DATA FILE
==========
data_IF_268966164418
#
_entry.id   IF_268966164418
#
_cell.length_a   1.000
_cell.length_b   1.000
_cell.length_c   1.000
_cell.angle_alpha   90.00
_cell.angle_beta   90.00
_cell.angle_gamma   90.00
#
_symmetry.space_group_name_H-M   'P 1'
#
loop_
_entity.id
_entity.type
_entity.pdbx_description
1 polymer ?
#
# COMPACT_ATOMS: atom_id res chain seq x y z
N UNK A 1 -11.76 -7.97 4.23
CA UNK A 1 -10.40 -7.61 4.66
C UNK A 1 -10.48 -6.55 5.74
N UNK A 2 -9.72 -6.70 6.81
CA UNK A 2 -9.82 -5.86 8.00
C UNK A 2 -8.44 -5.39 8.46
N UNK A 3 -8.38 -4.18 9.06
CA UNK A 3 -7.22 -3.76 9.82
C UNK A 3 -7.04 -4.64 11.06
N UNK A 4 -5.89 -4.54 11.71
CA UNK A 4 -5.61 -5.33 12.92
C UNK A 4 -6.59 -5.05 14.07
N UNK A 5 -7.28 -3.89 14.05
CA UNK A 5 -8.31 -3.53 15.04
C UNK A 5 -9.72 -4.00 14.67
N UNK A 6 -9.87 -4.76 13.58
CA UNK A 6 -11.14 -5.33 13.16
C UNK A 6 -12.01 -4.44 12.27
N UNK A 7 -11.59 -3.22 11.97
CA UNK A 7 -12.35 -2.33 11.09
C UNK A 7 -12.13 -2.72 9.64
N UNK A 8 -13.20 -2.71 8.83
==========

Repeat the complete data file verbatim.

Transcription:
data_IF_268966164418
#
_entry.id   IF_268966164418
#
_cell.length_a   1.000
_cell.length_b   1.000
_cell.length_c   1.000
_cell.angle_alpha   90.00
_cell.angle_beta   90.00
_cell.angle_gamma   90.00
#
_symmetry.space_group_name_H-M   'P 1'
#
loop_
_entity.id
_entity.type
_entity.pdbx_description
1 polymer ?
#
# COMPACT_ATOMS: atom_id res chain seq x y z
N UNK A 1 -11.76 -7.97 4.23
CA UNK A 1 -10.40 -7.61 4.66
C UNK A 1 -10.48 -6.55 5.74
N UNK A 2 -9.72 -6.70 6.81
CA UNK A 2 -9.82 -5.86 8.00
C UNK A 2 -8.44 -5.39 8.46
N UNK A 3 -8.38 -4.18 9.06
CA UNK A 3 -7.22 -3.76 9.82
C UNK A 3 -7.04 -4.64 11.06
N UNK A 4 -5.89 -4.54 11.71
CA UNK A 4 -5.61 -5.33 12.92
C UNK A 4 -6.59 -5.05 14.07
N UNK A 5 -7.28 -3.89 14.05
CA UNK A 5 -8.31 -3.53 15.04
C UNK A 5 -9.72 -4.00 14.67
N UNK A 6 -9.87 -4.76 13.58
CA UNK A 6 -11.14 -5.33 13.16
C UNK A 6 -12.01 -4.44 12.27
N UNK A 7 -11.59 -3.22 11.97
CA UNK A 7 -12.35 -2.33 11.09
C UNK A 7 -12.13 -2.72 9.64
N UNK A 8 -13.20 -2.71 8.83